Online Encyclopedia

QUEEN

Online Encyclopedia
Originally appearing in Volume V22, Page 729 of the 1911 Encyclopedia Britannica.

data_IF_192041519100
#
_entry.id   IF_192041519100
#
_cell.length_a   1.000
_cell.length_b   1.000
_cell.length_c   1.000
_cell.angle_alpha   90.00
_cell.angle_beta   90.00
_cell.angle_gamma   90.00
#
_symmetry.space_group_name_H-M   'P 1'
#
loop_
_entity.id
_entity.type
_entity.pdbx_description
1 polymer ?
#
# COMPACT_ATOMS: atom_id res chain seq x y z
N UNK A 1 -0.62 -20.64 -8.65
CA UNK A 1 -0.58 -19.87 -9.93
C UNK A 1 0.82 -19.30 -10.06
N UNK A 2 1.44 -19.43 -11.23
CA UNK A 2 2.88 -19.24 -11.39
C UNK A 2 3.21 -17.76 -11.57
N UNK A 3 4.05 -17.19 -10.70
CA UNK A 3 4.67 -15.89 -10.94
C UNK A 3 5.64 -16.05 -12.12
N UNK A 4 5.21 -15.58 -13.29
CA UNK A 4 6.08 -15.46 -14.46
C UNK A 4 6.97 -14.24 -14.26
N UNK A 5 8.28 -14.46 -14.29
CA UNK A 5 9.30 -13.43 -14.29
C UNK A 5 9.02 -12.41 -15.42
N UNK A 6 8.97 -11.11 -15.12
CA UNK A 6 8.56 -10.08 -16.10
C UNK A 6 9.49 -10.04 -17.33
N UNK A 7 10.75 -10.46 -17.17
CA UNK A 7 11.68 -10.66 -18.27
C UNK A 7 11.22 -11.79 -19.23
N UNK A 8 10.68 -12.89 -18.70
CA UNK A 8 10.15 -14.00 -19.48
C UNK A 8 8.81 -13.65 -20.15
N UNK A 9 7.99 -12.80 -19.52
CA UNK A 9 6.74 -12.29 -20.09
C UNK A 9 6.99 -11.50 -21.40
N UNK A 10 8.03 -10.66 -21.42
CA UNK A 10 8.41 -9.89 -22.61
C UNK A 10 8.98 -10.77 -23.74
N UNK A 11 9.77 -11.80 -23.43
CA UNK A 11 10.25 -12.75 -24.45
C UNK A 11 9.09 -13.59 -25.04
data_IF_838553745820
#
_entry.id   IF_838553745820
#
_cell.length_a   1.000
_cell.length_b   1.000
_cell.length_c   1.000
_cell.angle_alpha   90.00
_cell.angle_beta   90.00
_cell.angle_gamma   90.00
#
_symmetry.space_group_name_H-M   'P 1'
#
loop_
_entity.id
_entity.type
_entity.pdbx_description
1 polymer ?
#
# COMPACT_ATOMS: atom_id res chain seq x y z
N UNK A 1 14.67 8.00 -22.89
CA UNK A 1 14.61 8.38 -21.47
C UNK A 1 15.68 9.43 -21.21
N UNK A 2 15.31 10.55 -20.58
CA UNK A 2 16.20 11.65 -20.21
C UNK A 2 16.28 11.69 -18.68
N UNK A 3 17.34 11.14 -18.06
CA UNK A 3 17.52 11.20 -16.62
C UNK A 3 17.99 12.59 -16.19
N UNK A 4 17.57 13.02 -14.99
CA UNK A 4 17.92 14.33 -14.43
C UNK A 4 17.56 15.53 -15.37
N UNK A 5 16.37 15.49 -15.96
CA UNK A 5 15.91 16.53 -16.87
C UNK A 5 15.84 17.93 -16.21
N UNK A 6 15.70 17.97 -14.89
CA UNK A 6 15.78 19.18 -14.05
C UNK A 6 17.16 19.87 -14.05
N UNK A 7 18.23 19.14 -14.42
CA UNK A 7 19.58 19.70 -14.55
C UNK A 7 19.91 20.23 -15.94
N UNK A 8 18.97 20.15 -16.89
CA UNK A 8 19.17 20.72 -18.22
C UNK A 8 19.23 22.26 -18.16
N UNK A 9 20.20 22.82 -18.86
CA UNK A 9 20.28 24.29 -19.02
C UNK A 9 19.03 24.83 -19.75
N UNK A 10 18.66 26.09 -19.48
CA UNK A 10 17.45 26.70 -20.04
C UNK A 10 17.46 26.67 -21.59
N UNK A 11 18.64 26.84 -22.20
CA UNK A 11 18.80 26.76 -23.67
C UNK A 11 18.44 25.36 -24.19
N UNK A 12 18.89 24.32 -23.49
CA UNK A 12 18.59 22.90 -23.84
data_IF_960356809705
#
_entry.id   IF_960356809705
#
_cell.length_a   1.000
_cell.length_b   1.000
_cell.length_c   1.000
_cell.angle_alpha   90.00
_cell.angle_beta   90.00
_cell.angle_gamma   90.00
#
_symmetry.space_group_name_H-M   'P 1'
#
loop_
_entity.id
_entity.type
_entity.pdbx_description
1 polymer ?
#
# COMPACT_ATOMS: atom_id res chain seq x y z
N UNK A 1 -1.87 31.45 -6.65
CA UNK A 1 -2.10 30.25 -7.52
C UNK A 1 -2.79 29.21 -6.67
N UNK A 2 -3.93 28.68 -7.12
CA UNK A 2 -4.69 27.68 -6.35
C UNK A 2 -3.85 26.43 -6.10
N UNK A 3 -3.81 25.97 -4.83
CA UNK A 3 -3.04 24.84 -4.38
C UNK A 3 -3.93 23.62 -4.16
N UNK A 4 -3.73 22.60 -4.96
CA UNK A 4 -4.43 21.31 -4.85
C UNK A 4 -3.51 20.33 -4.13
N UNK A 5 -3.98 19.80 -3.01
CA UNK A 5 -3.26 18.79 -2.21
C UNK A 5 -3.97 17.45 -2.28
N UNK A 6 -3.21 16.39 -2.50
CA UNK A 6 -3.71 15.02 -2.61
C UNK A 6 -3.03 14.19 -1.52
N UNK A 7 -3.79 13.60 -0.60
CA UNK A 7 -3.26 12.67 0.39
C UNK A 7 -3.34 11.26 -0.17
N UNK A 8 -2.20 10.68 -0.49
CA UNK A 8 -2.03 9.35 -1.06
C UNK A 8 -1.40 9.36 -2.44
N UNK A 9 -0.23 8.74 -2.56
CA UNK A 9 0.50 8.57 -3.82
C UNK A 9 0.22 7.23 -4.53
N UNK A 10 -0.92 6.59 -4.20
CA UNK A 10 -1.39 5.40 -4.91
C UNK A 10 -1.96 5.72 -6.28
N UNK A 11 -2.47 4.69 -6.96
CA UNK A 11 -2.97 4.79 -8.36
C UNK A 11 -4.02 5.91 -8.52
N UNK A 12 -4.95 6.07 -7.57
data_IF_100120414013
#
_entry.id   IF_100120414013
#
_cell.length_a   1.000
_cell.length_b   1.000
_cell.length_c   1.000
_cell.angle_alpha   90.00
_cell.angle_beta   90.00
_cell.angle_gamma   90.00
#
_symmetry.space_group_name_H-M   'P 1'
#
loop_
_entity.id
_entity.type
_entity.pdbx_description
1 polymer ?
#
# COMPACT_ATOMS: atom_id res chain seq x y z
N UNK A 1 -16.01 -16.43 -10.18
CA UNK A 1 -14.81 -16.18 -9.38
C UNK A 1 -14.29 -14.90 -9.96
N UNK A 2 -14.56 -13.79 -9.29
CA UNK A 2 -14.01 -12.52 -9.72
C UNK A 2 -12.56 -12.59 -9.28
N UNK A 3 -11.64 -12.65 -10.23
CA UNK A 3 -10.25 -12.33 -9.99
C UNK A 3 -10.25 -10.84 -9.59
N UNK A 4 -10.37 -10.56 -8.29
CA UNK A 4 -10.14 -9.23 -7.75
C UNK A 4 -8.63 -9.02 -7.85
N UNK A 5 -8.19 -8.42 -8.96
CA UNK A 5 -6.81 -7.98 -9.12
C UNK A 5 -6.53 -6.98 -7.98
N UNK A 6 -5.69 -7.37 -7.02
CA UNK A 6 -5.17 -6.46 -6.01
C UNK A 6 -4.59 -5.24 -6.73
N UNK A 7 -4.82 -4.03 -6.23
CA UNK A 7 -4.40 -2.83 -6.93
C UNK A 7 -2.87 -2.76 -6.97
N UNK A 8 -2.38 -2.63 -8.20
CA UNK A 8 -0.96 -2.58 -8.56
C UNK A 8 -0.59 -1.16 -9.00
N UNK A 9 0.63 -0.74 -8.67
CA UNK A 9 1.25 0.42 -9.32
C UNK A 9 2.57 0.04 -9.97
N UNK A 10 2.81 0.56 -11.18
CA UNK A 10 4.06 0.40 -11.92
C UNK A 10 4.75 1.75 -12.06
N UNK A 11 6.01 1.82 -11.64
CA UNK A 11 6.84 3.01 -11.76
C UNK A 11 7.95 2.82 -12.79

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QUEEN ANNE'S BOUNTY, the name applied to a perpetual fund of first-fruits and tenths granted by a charter of Queen Anne, and confirmed by statute in 1703 (2 & 3 Anne, c. u), for the augmentation of the livings of the poorer Anglican led to the summit. It was no place for artillery, and even for infantry the climb was long and exhausting, but the attempt was made. Considered as a way of taking Quebec, it was in the last degree a forlorn hope, but Wolfe, as a true soldier, felt the imperative necessity of preventing his opponent from sending reinforcements to the force opposing Amherst, and staked everything upon achieving this at least. " Happy if our efforts here," as he wrote, " can contribute to the success of His Majesty's arms in any other part of America." What with losses in action and by sickness, and detachments to guard the camps and batteries, only 3600 men could be spared for the attempt. These embarked on the warships on the evening of September 12, and sailed up stream. The watchful Montcalm sent a detachment to observe their movements, but the ships proceeded to a point well above the cove, luring the detachment out of the way. Then at 1 a.m. Wolfe, with half his force, dropped down stream in the boats of the squadron and landed. The path was guarded by a redoubt, but the light infantry which led the advance scarcely attempted to follow it, scrambling up the hillside wherever they could find a foothold. The garrison of the redoubt, startled by the unforeseen attack, abandoned the work, and by daylight Wolfe had assembled his 3600 men on the plains above the city. Mont-calm meanwhile had been held in check by a demonstration of part of the fleet under Admiral Saunders on Beauport, but at last, realizing that the real attack was coming from the other flank, he hurried all the troops he could collect over the St Charles and drew them up on the plain, with their backs to the walls of the upper town. He took the offensive at once. He had plenty of militiamen and irregulars, and these rapidly drove the British light infantry on to their main body, which was threatened on both flanks. On so small a battlefield, the troops in Wolfe's line of battle quickly became aware that the eneniy was attacking in superior force. But their leader steadied them by his personal example, and when the French came within close range one " perfect volley " from the whole line decided the battle. Then as the French stopped, with great gaps in their lines, Wolfe led on his men to complete the victory. He received two painful wounds and then a shot through the breast. His last order, one rare indeed in the annals of 18th-century fighting, was to send a force to the St Charles bridge to cut off the retreat of the French. Montcalm too was mortally wounded, and died next day. On the 18th of September Quebec surrendered.
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